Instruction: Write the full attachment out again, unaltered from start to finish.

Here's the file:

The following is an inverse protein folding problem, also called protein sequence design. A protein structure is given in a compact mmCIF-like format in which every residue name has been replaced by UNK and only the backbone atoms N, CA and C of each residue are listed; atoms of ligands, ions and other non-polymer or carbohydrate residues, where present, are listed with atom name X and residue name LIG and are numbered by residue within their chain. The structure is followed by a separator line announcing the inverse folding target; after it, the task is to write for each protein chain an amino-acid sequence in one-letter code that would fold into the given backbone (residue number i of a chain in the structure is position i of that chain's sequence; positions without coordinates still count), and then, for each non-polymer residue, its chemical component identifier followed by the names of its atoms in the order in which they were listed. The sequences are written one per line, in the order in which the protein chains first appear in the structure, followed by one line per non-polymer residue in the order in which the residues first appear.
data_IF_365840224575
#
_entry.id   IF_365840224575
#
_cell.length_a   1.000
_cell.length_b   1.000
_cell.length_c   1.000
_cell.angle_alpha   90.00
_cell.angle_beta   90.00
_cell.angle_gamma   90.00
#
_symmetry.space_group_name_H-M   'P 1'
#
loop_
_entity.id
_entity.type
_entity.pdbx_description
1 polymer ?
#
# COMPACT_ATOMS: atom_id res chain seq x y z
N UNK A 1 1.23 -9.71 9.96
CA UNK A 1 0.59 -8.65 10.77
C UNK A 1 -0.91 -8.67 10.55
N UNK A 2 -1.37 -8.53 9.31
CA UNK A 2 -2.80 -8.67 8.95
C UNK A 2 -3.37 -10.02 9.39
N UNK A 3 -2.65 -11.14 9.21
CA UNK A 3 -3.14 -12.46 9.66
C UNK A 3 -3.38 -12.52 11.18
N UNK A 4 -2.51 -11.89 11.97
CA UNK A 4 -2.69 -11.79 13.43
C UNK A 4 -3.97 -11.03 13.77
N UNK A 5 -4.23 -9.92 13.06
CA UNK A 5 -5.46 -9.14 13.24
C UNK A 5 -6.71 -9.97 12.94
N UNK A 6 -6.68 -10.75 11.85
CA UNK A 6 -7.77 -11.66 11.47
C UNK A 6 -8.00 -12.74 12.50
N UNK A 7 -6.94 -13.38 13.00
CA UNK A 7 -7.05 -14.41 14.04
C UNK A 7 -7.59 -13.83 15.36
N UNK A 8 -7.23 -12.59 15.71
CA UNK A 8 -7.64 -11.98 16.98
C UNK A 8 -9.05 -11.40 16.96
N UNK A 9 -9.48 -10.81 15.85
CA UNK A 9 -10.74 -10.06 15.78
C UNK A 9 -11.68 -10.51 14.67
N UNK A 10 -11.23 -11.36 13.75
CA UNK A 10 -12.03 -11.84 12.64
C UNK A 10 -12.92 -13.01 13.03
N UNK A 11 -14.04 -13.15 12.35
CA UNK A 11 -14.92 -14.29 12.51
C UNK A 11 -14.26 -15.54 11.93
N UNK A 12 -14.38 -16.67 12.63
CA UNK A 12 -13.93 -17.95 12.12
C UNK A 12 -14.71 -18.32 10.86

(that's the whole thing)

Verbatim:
The following is an inverse protein folding problem, also called protein sequence design. A protein structure is given in a compact mmCIF-like format in which every residue name has been replaced by UNK and only the backbone atoms N, CA and C of each residue are listed; atoms of ligands, ions and other non-polymer or carbohydrate residues, where present, are listed with atom name X and residue name LIG and are numbered by residue within their chain. The structure is followed by a separator line announcing the inverse folding target; after it, the task is to write for each protein chain an amino-acid sequence in one-letter code that would fold into the given backbone (residue number i of a chain in the structure is position i of that chain's sequence; positions without coordinates still count), and then, for each non-polymer residue, its chemical component identifier followed by the names of its atoms in the order in which they were listed. The sequences are written one per line, in the order in which the protein chains first appear in the structure, followed by one line per non-polymer residue in the order in which the residues first appear.
data_IF_365840224575
#
_entry.id   IF_365840224575
#
_cell.length_a   1.000
_cell.length_b   1.000
_cell.length_c   1.000
_cell.angle_alpha   90.00
_cell.angle_beta   90.00
_cell.angle_gamma   90.00
#
_symmetry.space_group_name_H-M   'P 1'
#
loop_
_entity.id
_entity.type
_entity.pdbx_description
1 polymer ?
#
# COMPACT_ATOMS: atom_id res chain seq x y z
N UNK A 1 1.23 -9.71 9.96
CA UNK A 1 0.59 -8.65 10.77
C UNK A 1 -0.91 -8.67 10.55
N UNK A 2 -1.37 -8.53 9.31
CA UNK A 2 -2.80 -8.67 8.95
C UNK A 2 -3.37 -10.02 9.39
N UNK A 3 -2.65 -11.14 9.21
CA UNK A 3 -3.14 -12.46 9.66
C UNK A 3 -3.38 -12.52 11.18
N UNK A 4 -2.51 -11.89 11.97
CA UNK A 4 -2.69 -11.79 13.43
C UNK A 4 -3.97 -11.03 13.77
N UNK A 5 -4.23 -9.92 13.06
CA UNK A 5 -5.46 -9.14 13.24
C UNK A 5 -6.71 -9.97 12.94
N UNK A 6 -6.68 -10.75 11.85
CA UNK A 6 -7.77 -11.66 11.47
C UNK A 6 -8.00 -12.74 12.50
N UNK A 7 -6.94 -13.38 13.00
CA UNK A 7 -7.05 -14.41 14.04
C UNK A 7 -7.59 -13.83 15.36
N UNK A 8 -7.23 -12.59 15.71
CA UNK A 8 -7.64 -11.98 16.98
C UNK A 8 -9.05 -11.40 16.96
N UNK A 9 -9.48 -10.81 15.85
CA UNK A 9 -10.74 -10.06 15.78
C UNK A 9 -11.68 -10.51 14.67
N UNK A 10 -11.23 -11.36 13.75
CA UNK A 10 -12.03 -11.84 12.64
C UNK A 10 -12.92 -13.01 13.03
N UNK A 11 -14.04 -13.15 12.35
CA UNK A 11 -14.92 -14.29 12.51
C UNK A 11 -14.26 -15.54 11.93
N UNK A 12 -14.38 -16.67 12.63
CA UNK A 12 -13.93 -17.95 12.12
C UNK A 12 -14.71 -18.32 10.86